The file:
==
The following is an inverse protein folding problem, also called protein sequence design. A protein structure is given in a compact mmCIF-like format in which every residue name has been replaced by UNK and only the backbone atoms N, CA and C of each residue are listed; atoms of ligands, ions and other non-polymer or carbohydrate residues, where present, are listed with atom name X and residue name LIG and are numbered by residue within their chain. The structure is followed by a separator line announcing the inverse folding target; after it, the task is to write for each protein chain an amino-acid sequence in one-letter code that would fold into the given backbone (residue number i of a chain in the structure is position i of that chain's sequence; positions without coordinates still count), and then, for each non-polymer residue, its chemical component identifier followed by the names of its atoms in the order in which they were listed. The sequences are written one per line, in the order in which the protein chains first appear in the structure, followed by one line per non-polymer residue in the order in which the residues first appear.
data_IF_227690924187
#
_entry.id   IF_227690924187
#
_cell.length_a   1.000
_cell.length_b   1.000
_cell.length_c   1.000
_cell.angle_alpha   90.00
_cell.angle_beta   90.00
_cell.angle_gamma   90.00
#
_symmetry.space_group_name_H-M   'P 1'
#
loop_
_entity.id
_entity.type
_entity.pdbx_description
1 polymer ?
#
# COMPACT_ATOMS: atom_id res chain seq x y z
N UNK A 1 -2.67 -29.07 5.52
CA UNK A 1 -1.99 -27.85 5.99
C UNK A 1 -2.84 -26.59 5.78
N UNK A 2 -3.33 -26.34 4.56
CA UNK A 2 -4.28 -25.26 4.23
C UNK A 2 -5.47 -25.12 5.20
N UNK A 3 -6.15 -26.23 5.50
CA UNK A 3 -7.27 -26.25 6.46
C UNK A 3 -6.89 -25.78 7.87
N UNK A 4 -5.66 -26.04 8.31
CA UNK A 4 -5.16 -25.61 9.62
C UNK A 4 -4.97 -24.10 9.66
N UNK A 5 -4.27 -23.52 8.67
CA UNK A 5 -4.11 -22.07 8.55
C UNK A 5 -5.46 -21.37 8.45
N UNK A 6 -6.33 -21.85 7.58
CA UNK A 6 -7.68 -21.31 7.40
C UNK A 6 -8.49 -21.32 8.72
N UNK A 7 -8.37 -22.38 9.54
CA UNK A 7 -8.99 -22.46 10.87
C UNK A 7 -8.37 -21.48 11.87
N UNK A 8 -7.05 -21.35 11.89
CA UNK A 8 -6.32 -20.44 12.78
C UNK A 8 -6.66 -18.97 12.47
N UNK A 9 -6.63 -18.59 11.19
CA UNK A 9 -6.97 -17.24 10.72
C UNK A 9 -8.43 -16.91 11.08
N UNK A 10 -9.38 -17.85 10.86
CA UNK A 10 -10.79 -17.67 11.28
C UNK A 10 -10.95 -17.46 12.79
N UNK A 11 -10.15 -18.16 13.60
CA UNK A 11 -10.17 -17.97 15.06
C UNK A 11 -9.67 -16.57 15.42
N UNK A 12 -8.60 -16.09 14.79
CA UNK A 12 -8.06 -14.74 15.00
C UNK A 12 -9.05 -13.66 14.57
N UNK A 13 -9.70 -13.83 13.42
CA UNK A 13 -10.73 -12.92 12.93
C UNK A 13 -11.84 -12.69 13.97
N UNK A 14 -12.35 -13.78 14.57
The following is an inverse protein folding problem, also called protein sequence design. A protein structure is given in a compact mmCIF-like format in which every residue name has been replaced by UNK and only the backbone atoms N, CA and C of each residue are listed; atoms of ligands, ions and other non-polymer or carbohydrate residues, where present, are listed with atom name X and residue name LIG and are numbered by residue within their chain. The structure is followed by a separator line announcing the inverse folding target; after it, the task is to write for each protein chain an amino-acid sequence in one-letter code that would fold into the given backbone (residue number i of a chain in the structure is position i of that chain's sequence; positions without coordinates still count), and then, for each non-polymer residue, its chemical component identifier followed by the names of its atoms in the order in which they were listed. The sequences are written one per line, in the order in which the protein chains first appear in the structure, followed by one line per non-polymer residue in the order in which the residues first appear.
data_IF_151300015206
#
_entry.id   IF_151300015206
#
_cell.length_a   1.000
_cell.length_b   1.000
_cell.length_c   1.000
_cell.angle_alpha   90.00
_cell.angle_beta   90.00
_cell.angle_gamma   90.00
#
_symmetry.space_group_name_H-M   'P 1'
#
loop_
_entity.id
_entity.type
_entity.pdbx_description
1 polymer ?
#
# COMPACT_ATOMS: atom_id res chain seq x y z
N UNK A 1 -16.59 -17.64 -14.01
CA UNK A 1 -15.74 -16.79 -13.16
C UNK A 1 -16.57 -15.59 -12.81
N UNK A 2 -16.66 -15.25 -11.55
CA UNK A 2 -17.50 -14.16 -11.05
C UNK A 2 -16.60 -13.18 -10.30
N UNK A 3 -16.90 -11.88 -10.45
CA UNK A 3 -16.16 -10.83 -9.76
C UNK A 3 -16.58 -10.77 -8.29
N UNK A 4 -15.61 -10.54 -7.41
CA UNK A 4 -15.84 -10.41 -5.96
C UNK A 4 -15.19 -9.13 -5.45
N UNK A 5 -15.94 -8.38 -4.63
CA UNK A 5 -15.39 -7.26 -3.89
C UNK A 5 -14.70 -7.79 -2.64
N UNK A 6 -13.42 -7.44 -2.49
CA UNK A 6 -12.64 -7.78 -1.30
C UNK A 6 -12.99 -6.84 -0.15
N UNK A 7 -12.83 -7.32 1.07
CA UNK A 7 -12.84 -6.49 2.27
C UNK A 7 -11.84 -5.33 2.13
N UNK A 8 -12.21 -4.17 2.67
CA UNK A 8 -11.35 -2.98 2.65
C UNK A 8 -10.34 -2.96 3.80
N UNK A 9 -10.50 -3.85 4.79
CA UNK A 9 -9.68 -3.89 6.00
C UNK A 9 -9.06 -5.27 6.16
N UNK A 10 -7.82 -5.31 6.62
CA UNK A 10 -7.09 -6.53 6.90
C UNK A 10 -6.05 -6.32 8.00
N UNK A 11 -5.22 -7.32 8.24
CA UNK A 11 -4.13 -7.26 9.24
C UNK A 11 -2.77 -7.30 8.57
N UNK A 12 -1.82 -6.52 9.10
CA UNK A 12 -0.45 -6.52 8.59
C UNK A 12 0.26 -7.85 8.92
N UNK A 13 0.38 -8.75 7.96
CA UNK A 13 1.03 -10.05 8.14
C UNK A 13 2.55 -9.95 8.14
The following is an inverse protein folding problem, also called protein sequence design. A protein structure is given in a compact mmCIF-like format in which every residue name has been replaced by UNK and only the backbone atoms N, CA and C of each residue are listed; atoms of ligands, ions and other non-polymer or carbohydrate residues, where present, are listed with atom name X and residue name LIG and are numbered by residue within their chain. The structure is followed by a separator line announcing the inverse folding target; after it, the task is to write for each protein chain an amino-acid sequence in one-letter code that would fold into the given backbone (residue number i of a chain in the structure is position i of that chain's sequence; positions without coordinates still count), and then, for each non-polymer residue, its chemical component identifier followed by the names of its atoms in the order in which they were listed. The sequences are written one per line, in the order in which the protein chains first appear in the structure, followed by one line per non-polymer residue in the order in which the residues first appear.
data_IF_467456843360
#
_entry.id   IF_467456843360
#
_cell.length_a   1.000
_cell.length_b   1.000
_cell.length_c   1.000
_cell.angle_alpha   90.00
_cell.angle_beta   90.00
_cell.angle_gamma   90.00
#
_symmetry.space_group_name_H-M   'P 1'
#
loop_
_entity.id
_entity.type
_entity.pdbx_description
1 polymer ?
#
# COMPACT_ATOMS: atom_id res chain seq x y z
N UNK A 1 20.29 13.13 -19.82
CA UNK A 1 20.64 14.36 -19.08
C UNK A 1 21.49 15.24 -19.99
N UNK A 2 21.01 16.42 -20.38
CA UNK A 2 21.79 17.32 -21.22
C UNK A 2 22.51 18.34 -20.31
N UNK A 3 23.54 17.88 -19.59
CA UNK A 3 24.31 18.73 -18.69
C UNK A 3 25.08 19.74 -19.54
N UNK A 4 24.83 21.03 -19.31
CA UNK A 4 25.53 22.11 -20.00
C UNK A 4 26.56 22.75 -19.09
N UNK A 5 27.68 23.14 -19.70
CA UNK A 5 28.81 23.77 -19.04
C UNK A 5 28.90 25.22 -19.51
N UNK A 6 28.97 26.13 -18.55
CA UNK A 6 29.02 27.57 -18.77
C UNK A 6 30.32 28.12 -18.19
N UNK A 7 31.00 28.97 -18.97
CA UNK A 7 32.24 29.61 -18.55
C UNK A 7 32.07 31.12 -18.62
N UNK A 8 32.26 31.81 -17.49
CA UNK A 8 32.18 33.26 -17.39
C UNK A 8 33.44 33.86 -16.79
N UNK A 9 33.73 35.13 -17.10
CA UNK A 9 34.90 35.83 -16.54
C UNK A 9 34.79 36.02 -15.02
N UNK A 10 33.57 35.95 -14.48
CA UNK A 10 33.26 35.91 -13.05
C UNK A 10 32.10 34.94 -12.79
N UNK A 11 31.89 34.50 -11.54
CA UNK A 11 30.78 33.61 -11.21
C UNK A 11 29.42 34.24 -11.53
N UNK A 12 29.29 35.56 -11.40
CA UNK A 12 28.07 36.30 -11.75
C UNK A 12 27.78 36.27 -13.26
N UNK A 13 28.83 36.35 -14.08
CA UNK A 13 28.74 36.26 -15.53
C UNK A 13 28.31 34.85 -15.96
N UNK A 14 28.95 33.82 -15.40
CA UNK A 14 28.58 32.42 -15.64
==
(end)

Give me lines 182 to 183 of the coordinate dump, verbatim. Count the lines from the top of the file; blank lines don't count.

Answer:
N UNK A 14 28.95 33.82 -15.40
CA UNK A 14 28.58 32.42 -15.64